In hiring American tennis legend Andre Agassi, Bulgaria’s Grigor Dimitrov has clearly set out his stall for the 2019 tennis season. But will such ambitions be backed up by stellar performances he has often promised but so rarely produced. James Spencer takes a look.
Dimitrov was once seen as the next big thing in tennis. A future world number one. Future Grand Slam champion. But at 27 years old, “Grisha” as he is popularly known in Bulgaria, or “Baby Fed” as he was once dubbed, has failed to deliver on the early promise so many had foreseen for him.
In 2014, Dimitrov won Queens Club saving match points against Spain’s Feliciano Lopez, then impressively overcoming defending champion Andy Murray at Wimbledon before losing in the semi-finals to Novak Djokovic.
Dimitrov then went into a lull, slipping as low as 42 in the world, and so began a long disappearance into the tennis wilderness before a brilliant fightback in 2017.
His life is often highly publicised away from the tennis court having dated female tennis stars such as Serena Williams and Maria Sharapova. He is now romancing with Nicole Scherzinger.
However, such off-court distractions have not helped his tennis. It is this commitment that makes people question whether he can finally win a Grand Slam.
Dimitrov made the semi-finals of the Australian Open two years ago and nearly beat Rafael Nadal along the way. The tennis he played that day before going down in five sets, suggested he has the quality to win Grand Slam.
The Bulgarian then won the Cincinnati Masters and a first Masters 1000 title in what turned out to be a true breakthrough season.
That year he even went undefeated on his debut at the ATP Tour Finals clinching the biggest title of his career.
The media hype that followed was that Dimitrov was set to dominate the tennis landscape.
However, the opposite happened. His form dipped considerably in 2018 as the former world number three’s ranking plummeted. Subsequently, he finished outside the world’s top 20 and unable to defend his ATP Finals crown.
At the end of last season, Dimitrov began working with Andre Agassi, who is assisting head coach Dani Valverdu, a former mentor of Andy Murray. It will be very interesting to see how this partnership goes.
Agassi, history must record, enjoyed little success in his previous coaching role with Novak Djokovic. The question is, will this time be different?
Although Djokovic didn’t respond to his coaching style, Dimitrov is a younger player and that may make him easier to coach. If he is willing to put in the hard work.
Dimitrov has made the fourth round with relative ease and will face a tough showdown against American Frances Tiafoe.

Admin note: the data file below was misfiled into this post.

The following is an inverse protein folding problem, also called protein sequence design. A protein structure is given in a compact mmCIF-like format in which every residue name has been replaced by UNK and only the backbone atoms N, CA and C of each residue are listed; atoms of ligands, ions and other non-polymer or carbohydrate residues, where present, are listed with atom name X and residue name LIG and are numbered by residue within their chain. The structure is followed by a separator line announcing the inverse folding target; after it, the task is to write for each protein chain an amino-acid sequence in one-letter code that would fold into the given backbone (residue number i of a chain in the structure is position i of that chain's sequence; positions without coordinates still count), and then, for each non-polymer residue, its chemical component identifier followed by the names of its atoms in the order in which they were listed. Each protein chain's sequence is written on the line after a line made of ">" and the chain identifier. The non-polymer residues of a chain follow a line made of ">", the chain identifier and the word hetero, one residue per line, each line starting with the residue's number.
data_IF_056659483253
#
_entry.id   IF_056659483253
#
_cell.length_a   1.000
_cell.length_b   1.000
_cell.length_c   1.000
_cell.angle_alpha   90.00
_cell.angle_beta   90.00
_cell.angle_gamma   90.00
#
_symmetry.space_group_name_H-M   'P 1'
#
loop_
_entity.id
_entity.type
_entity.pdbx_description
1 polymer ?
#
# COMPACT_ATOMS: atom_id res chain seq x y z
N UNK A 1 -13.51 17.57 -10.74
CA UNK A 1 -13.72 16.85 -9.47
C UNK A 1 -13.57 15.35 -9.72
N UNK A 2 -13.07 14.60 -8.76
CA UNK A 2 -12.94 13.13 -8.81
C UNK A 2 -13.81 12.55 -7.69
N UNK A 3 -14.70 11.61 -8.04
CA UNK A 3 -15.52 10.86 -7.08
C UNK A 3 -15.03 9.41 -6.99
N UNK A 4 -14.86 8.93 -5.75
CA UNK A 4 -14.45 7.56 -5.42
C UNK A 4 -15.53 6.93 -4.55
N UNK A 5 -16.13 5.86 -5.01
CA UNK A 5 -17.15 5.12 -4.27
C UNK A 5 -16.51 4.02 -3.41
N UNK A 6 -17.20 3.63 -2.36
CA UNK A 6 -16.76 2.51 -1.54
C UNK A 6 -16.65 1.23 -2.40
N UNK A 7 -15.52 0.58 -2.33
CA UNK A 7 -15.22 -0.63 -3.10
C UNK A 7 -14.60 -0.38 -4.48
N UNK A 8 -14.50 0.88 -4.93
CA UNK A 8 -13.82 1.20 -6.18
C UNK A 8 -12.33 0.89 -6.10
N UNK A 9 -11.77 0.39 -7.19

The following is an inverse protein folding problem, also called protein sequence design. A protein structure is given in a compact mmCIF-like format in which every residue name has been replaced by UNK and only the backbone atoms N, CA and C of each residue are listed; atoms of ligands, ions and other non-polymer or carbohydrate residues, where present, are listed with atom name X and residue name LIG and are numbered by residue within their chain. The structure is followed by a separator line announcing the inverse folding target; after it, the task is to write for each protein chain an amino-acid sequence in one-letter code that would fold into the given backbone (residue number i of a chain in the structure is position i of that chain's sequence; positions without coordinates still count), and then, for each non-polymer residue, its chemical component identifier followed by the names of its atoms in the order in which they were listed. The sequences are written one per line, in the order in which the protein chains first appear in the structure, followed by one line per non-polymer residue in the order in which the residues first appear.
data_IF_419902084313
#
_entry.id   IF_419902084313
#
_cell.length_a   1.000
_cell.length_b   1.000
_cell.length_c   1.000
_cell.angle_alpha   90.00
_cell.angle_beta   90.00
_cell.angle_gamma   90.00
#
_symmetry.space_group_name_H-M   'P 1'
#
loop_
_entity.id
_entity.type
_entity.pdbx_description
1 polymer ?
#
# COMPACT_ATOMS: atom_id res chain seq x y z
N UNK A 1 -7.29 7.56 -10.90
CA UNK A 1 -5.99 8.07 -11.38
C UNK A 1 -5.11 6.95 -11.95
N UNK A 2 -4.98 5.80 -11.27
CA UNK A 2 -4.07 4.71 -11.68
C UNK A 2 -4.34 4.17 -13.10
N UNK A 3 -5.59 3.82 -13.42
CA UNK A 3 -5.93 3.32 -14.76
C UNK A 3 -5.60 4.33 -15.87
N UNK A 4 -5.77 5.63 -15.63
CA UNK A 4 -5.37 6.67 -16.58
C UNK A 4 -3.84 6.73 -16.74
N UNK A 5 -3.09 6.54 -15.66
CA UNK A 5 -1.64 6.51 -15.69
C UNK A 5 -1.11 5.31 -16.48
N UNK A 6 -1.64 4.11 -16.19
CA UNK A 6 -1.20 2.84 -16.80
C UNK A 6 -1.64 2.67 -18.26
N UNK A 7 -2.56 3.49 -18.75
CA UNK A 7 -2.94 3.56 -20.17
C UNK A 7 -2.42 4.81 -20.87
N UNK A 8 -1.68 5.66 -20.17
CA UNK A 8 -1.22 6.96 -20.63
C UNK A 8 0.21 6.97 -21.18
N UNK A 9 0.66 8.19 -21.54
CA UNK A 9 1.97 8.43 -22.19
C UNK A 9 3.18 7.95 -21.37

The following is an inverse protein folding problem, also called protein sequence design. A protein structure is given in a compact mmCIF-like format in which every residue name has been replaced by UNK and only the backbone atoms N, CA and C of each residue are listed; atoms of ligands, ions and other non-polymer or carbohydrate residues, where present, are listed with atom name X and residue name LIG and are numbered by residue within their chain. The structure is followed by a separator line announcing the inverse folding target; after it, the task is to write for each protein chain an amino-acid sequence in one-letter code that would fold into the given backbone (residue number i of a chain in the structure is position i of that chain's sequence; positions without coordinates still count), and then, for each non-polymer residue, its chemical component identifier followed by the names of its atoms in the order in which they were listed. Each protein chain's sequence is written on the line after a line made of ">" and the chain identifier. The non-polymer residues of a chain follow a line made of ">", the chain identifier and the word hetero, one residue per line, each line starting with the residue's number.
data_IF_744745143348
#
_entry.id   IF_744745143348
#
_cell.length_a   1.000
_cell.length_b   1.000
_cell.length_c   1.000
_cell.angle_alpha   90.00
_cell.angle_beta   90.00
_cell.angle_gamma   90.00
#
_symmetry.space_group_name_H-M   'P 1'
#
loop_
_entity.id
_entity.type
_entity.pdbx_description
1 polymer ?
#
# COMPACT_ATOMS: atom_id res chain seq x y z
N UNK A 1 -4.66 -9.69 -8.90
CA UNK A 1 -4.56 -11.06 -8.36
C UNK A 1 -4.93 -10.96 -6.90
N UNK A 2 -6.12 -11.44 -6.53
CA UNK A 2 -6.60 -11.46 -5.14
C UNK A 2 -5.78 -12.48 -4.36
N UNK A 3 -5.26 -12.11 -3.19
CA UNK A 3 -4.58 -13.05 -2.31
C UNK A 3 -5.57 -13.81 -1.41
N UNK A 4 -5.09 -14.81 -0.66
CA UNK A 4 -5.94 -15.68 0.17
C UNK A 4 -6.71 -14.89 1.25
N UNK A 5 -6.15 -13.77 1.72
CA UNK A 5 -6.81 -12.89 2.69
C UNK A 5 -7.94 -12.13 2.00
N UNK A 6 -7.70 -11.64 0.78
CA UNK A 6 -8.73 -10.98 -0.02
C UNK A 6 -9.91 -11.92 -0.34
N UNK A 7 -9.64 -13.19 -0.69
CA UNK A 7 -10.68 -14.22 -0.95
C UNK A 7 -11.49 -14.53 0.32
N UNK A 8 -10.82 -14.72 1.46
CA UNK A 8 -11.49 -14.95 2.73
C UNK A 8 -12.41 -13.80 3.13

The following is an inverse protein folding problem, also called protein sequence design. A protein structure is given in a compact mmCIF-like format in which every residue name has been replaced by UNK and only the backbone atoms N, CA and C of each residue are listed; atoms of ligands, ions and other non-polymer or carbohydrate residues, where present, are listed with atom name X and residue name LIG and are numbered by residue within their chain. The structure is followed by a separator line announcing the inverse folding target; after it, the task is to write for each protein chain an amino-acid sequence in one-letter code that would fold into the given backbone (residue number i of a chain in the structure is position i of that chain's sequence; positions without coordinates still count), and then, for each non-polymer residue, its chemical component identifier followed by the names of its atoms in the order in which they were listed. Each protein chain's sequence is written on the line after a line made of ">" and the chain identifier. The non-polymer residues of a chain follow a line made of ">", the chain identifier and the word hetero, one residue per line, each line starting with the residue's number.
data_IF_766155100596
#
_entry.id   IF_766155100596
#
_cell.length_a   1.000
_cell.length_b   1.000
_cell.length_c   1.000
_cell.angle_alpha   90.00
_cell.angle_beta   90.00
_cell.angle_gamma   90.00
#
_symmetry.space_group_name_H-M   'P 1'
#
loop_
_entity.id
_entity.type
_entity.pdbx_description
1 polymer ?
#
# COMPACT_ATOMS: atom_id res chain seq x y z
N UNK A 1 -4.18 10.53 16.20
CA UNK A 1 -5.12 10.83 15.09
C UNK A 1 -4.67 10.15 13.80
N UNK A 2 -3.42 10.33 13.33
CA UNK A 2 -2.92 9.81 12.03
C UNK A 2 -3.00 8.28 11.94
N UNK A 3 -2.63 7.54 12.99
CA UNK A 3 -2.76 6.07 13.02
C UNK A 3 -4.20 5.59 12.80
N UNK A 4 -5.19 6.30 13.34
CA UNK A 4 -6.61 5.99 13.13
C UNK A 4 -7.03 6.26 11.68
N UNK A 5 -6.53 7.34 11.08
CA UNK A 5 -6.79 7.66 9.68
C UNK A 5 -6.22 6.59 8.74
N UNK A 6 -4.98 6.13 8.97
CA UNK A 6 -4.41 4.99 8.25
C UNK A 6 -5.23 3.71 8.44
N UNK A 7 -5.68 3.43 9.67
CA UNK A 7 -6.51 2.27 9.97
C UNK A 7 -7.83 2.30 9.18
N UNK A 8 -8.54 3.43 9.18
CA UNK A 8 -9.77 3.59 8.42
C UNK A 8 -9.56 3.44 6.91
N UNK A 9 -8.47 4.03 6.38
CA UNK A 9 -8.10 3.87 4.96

The Bulgarian has a relatively clear path to the quarter-finals, though, where he could play the man that so narrowly ended his hopes of a first Grand Slam final two years ago, Rafael Nadal.
You never know, but this tournament may have come too soon for Dimitrov.
This is Dimitrov’s least favourite surface. There are other clay court specialists like Alexander Zverev, David Goffin, Nadal and Thiem that are much stronger than Dimitrov on the red dirt, so it may be too big an ask, even with Agassi in his team, for him to compete with the best on clay this soon, or indeed ever.
Dimitrov has long been hailed as a future Wimbledon champion. The way he moves and glides across the grass, with a similar playing style to Federer, means he cannot be underestimated.
If some of the top four crash out early, he could definitely mount a challenge at Wimbledon and possibly win it one day. Should he hit any kind of form going into a summer, Dimitrov will rightly be at the top of everyone’s ‘dark horses’ list.
Dimitrov is proven on the hard courts but many players are equally as good if not better equipped on the surface.
By the time the US Open swings around this year, it will be clearer if Agassi’s methods are successful and bear fruit. However, Wimbledon is still Dimitrov’s best shot at a Grand Slam.
Dimitrov needs to dramatically improve on his dismal 2018 campaign. He will be hoping that Agassi’s champion mentality is ingrained quickly but everything is on the Bulgarian to deliver.
Clearly the jury’s out on whether he has the commitment to finally win a Grand Slam, but Dimitrov’s attempts at a resurgence under the guidance of Agassi promises to be one of the most watchable sub-plots of the season.
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